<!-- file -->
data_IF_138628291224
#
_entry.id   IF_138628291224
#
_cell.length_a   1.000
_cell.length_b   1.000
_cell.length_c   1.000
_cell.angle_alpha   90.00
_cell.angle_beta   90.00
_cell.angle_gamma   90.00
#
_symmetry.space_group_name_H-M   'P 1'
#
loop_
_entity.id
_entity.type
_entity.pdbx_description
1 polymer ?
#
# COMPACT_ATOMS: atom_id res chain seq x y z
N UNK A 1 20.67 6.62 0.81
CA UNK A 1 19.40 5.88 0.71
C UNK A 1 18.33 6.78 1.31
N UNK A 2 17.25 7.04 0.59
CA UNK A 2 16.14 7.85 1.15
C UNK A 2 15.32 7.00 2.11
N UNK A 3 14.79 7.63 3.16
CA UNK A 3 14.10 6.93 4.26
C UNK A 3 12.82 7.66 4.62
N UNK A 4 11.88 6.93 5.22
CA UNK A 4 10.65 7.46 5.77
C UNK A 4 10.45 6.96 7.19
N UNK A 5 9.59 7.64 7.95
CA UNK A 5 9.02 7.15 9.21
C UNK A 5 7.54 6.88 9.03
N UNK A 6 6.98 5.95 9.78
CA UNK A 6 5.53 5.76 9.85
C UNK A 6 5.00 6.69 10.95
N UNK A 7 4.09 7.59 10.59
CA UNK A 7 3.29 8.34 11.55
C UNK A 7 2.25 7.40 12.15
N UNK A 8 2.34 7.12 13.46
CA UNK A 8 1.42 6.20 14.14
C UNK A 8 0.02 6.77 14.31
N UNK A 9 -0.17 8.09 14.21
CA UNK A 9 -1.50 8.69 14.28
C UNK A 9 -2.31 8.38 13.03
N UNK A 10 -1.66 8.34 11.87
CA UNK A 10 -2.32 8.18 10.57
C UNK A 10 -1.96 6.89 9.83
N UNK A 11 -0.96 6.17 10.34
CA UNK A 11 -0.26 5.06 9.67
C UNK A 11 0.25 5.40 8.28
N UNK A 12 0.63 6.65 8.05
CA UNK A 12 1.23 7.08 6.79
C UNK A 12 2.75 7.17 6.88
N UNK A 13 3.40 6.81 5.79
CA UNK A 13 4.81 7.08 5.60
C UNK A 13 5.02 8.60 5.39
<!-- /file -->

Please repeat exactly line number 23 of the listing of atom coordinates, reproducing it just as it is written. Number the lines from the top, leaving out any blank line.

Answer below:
C UNK A 1 18.33 6.78 1.31